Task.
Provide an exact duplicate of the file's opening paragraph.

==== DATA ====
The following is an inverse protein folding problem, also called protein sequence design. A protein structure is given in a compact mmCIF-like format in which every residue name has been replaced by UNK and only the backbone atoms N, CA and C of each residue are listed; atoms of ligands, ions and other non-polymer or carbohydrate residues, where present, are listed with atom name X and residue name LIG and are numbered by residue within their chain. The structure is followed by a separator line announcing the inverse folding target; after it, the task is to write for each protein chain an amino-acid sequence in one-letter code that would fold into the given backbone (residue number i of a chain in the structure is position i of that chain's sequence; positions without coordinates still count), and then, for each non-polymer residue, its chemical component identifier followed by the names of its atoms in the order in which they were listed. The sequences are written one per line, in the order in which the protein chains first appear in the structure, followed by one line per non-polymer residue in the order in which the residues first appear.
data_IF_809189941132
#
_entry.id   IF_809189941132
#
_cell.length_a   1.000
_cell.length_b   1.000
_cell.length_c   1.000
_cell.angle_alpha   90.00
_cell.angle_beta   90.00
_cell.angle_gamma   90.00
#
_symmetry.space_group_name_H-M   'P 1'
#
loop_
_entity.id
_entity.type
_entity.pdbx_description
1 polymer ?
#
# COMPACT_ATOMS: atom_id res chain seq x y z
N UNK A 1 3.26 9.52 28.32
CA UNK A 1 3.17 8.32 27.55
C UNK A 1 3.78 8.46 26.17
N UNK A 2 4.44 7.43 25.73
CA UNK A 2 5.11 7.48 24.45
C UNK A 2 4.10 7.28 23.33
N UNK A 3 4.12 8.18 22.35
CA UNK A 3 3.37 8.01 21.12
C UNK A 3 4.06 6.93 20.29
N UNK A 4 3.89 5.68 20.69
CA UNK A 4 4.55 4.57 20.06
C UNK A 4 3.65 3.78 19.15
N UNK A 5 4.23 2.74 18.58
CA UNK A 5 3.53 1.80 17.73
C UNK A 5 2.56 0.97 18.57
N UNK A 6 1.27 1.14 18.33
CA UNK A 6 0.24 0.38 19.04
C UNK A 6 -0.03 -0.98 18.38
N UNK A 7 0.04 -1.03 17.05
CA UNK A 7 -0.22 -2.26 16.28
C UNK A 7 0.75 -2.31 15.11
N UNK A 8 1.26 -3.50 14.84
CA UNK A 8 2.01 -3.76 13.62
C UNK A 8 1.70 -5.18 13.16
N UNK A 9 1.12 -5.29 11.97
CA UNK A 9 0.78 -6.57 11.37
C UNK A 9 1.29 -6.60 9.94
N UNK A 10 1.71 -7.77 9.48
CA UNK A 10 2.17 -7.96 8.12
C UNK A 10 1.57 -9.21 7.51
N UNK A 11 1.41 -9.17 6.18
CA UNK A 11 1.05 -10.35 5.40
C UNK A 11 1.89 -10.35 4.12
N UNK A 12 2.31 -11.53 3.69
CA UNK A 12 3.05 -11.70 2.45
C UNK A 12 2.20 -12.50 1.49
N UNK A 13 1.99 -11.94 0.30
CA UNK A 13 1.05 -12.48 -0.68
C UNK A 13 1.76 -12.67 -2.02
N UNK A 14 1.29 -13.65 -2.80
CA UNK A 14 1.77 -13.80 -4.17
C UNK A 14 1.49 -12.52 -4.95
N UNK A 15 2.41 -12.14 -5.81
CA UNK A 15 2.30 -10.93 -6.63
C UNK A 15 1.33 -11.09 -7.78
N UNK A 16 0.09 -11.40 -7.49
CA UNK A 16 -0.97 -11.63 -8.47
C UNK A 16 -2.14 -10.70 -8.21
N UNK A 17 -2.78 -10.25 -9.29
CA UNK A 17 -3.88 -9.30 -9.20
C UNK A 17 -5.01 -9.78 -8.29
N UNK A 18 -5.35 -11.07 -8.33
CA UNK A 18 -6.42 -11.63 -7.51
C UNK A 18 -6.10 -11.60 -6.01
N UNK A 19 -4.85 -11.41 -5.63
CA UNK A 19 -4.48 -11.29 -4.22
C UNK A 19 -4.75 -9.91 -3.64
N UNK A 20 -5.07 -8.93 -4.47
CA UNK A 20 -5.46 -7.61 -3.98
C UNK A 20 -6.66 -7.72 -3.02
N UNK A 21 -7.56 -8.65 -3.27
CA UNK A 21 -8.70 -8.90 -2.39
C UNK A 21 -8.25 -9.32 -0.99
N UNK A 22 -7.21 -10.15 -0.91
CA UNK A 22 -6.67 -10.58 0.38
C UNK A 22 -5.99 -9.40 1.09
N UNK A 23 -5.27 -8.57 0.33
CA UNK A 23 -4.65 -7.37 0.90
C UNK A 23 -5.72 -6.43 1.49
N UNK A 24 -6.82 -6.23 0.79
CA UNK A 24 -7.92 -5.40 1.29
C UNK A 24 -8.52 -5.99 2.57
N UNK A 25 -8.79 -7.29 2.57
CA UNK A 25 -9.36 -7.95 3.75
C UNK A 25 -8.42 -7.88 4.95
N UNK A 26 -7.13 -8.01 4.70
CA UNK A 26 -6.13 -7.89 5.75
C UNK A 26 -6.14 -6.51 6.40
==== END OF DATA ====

The following is an inverse protein folding problem, also called protein sequence design. A protein structure is given in a compact mmCIF-like format in which every residue name has been replaced by UNK and only the backbone atoms N, CA and C of each residue are listed; atoms of ligands, ions and other non-polymer or carbohydrate residues, where present, are listed with atom name X and residue name LIG and are numbered by residue within their chain. The structure is followed by a separator line announcing the inverse folding target; after it, the task is to write for each protein chain an amino-acid sequence in one-letter code that would fold into the given backbone (residue number i of a chain in the structure is position i of that chain's sequence; positions without coordinates still count), and then, for each non-polymer residue, its chemical component identifier followed by the names of its atoms in the order in which they were listed. The sequences are written one per line, in the order in which the protein chains first appear in the structure, followed by one line per non-polymer residue in the order in which the residues first appear.